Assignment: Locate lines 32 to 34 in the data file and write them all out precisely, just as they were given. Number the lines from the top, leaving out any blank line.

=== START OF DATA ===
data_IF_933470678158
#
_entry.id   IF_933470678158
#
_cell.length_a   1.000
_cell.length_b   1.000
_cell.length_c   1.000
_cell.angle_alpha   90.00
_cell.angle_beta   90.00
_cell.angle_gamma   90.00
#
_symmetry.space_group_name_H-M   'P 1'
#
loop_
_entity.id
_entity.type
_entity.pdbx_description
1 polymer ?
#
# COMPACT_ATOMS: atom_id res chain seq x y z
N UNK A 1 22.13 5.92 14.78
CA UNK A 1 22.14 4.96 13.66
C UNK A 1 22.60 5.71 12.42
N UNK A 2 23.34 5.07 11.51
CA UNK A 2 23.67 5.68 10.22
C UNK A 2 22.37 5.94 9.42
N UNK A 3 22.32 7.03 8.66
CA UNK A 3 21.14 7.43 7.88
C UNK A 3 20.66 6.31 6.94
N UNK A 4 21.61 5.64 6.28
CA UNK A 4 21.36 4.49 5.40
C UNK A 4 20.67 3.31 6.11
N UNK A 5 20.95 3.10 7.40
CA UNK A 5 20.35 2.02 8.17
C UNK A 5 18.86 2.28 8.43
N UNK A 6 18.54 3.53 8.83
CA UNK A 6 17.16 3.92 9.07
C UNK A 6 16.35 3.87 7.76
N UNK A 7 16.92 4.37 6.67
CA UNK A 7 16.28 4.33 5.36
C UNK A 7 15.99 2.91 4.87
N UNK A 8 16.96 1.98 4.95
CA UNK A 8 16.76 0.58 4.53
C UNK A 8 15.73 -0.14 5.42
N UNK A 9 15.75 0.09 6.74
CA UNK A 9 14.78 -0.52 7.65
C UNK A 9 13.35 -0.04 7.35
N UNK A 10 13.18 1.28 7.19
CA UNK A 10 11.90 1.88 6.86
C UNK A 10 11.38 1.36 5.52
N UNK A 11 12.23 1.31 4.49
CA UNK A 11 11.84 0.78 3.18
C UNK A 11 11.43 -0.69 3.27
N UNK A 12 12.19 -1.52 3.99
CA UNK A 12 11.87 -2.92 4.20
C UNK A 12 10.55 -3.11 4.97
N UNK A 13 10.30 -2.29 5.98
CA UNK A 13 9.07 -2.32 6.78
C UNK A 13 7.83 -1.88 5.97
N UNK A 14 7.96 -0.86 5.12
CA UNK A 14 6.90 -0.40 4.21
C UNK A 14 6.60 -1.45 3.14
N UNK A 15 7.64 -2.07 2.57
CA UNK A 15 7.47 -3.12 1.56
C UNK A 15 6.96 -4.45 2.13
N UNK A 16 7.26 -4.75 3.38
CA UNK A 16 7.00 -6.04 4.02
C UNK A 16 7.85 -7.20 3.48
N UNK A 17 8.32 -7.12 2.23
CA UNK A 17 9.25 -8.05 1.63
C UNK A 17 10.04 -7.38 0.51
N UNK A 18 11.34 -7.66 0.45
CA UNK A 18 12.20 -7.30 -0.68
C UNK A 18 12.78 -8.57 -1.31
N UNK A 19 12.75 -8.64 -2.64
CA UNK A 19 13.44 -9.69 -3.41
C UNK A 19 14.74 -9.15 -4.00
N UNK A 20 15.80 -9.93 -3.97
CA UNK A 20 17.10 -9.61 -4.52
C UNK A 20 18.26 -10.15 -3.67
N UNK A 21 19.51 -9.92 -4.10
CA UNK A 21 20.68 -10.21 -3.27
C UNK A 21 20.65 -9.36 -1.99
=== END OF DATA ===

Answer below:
C UNK A 4 20.67 3.31 6.11
N UNK A 5 20.95 3.10 7.40
CA UNK A 5 20.35 2.02 8.17